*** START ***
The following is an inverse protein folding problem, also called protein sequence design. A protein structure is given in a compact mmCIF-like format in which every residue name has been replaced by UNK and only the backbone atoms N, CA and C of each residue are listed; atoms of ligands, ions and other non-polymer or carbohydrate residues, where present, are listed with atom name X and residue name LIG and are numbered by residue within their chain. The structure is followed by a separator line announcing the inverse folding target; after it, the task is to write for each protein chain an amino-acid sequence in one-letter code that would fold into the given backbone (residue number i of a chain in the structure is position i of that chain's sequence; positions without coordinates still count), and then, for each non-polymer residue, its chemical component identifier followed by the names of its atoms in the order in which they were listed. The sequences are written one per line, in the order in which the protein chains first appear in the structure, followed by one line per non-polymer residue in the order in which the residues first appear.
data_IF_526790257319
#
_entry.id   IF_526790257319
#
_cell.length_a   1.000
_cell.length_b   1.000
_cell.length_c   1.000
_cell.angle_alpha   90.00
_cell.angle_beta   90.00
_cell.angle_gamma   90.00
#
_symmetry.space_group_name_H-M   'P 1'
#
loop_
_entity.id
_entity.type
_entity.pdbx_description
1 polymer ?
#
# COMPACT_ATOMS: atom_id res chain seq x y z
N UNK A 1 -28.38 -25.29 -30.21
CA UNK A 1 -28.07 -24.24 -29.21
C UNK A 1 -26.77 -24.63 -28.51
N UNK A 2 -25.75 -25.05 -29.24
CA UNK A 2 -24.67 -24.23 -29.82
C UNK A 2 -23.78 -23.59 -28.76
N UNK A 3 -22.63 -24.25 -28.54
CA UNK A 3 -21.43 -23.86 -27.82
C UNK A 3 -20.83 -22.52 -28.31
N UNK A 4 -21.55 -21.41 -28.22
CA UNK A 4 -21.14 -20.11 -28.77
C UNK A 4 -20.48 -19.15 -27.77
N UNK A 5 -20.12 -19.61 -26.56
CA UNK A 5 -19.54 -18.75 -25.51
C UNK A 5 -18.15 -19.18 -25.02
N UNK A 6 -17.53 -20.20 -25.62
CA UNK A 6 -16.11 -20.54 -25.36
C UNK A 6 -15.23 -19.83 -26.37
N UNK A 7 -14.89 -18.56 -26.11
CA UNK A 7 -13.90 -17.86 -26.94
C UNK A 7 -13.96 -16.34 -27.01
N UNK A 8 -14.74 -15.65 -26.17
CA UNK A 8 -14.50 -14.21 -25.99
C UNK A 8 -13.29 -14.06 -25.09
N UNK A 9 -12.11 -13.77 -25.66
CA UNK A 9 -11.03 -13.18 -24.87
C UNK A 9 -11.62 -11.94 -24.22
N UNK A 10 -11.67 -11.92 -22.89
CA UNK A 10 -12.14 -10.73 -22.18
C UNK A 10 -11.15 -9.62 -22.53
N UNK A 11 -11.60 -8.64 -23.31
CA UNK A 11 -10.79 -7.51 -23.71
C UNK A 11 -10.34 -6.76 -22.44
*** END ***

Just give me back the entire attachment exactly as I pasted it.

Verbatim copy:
The following is an inverse protein folding problem, also called protein sequence design. A protein structure is given in a compact mmCIF-like format in which every residue name has been replaced by UNK and only the backbone atoms N, CA and C of each residue are listed; atoms of ligands, ions and other non-polymer or carbohydrate residues, where present, are listed with atom name X and residue name LIG and are numbered by residue within their chain. The structure is followed by a separator line announcing the inverse folding target; after it, the task is to write for each protein chain an amino-acid sequence in one-letter code that would fold into the given backbone (residue number i of a chain in the structure is position i of that chain's sequence; positions without coordinates still count), and then, for each non-polymer residue, its chemical component identifier followed by the names of its atoms in the order in which they were listed. The sequences are written one per line, in the order in which the protein chains first appear in the structure, followed by one line per non-polymer residue in the order in which the residues first appear.
data_IF_526790257319
#
_entry.id   IF_526790257319
#
_cell.length_a   1.000
_cell.length_b   1.000
_cell.length_c   1.000
_cell.angle_alpha   90.00
_cell.angle_beta   90.00
_cell.angle_gamma   90.00
#
_symmetry.space_group_name_H-M   'P 1'
#
loop_
_entity.id
_entity.type
_entity.pdbx_description
1 polymer ?
#
# COMPACT_ATOMS: atom_id res chain seq x y z
N UNK A 1 -28.38 -25.29 -30.21
CA UNK A 1 -28.07 -24.24 -29.21
C UNK A 1 -26.77 -24.63 -28.51
N UNK A 2 -25.75 -25.05 -29.24
CA UNK A 2 -24.67 -24.23 -29.82
C UNK A 2 -23.78 -23.59 -28.76
N UNK A 3 -22.63 -24.25 -28.54
CA UNK A 3 -21.43 -23.86 -27.82
C UNK A 3 -20.83 -22.52 -28.31
N UNK A 4 -21.55 -21.41 -28.22
CA UNK A 4 -21.14 -20.11 -28.77
C UNK A 4 -20.48 -19.15 -27.77
N UNK A 5 -20.12 -19.61 -26.56
CA UNK A 5 -19.54 -18.75 -25.51
C UNK A 5 -18.15 -19.18 -25.02
N UNK A 6 -17.53 -20.20 -25.62
CA UNK A 6 -16.11 -20.54 -25.36
C UNK A 6 -15.23 -19.83 -26.37
N UNK A 7 -14.89 -18.56 -26.11
CA UNK A 7 -13.90 -17.86 -26.94
C UNK A 7 -13.96 -16.34 -27.01
N UNK A 8 -14.74 -15.65 -26.17
CA UNK A 8 -14.50 -14.21 -25.99
C UNK A 8 -13.29 -14.06 -25.09
N UNK A 9 -12.11 -13.77 -25.66
CA UNK A 9 -11.03 -13.18 -24.87
C UNK A 9 -11.62 -11.94 -24.22
N UNK A 10 -11.67 -11.92 -22.89
CA UNK A 10 -12.14 -10.73 -22.18
C UNK A 10 -11.15 -9.62 -22.53
N UNK A 11 -11.60 -8.64 -23.31
CA UNK A 11 -10.79 -7.51 -23.71
C UNK A 11 -10.34 -6.76 -22.44